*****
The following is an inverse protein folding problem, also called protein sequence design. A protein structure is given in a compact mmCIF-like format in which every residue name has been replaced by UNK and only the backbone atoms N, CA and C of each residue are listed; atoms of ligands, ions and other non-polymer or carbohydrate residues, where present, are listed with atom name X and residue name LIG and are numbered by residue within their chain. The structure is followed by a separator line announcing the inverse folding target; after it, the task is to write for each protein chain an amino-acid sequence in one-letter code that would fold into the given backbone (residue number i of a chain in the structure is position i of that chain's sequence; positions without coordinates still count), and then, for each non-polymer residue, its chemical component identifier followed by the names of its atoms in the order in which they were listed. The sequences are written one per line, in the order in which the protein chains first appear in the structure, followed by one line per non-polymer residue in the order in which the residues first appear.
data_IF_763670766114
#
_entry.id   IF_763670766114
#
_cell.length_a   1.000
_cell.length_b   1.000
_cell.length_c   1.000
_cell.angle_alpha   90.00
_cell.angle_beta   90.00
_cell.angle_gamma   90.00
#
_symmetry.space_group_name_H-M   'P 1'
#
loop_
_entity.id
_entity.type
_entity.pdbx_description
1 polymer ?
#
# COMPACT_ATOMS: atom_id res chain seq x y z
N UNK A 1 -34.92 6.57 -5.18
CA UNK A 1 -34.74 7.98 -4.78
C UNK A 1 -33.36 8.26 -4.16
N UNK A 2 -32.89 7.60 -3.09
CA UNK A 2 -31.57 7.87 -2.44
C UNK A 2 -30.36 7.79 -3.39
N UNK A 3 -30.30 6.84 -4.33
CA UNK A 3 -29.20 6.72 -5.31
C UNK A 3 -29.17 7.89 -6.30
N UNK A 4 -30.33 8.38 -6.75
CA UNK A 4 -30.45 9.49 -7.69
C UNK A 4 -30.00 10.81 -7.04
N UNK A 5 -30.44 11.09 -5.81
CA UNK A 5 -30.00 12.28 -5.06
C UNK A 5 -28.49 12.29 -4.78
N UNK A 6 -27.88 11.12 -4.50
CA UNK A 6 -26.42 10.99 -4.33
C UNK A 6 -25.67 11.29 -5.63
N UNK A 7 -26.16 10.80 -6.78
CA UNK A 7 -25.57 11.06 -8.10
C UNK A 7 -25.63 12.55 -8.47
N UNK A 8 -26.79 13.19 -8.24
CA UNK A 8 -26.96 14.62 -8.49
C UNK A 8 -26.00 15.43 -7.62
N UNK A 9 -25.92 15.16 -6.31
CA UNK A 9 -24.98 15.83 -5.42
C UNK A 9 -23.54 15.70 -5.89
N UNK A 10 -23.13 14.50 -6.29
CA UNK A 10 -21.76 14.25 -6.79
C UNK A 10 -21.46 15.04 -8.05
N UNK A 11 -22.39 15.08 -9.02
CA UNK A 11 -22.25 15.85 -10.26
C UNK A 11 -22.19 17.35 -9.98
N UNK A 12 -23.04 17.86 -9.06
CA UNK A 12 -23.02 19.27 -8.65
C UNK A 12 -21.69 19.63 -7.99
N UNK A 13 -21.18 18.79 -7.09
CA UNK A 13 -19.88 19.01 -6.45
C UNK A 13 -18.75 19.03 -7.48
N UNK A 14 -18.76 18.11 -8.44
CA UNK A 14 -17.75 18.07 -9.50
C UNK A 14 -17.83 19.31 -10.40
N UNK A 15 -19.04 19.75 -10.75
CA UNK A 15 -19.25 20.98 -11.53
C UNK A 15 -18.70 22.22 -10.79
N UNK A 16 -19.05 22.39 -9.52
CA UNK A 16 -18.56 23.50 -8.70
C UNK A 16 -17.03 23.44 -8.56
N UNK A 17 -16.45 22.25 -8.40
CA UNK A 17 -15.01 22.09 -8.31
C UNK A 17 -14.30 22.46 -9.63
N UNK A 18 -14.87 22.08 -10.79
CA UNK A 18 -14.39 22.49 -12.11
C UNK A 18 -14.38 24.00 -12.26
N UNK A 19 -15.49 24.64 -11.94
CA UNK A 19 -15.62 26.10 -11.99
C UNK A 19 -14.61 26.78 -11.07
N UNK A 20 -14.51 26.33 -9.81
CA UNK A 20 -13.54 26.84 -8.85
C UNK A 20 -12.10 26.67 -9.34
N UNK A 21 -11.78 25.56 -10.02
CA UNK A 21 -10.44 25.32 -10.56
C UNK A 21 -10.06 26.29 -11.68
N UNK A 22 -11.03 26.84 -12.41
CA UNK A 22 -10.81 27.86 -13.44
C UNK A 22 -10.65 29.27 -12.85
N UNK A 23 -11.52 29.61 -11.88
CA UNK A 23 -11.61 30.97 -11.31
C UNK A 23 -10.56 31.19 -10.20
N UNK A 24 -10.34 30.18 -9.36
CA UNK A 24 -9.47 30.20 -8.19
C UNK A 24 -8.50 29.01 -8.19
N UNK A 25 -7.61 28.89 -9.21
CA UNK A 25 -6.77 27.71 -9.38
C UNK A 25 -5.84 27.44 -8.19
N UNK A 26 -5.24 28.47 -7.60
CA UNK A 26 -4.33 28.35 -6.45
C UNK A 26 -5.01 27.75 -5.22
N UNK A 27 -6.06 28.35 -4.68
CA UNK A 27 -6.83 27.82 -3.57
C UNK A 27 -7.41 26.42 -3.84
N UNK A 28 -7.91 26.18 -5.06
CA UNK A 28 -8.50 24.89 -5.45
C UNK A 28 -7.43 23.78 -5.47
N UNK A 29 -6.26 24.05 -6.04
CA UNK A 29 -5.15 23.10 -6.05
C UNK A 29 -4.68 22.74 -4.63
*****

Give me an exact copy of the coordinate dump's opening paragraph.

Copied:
The following is an inverse protein folding problem, also called protein sequence design. A protein structure is given in a compact mmCIF-like format in which every residue name has been replaced by UNK and only the backbone atoms N, CA and C of each residue are listed; atoms of ligands, ions and other non-polymer or carbohydrate residues, where present, are listed with atom name X and residue name LIG and are numbered by residue within their chain. The structure is followed by a separator line announcing the inverse folding target; after it, the task is to write for each protein chain an amino-acid sequence in one-letter code that would fold into the given backbone (residue number i of a chain in the structure is position i of that chain's sequence; positions without coordinates still count), and then, for each non-polymer residue, its chemical component identifier followed by the names of its atoms in the order in which they were listed. The sequences are written one per line, in the order in which the protein chains first appear in the structure, followed by one line per non-polymer residue in the order in which the residues first appear.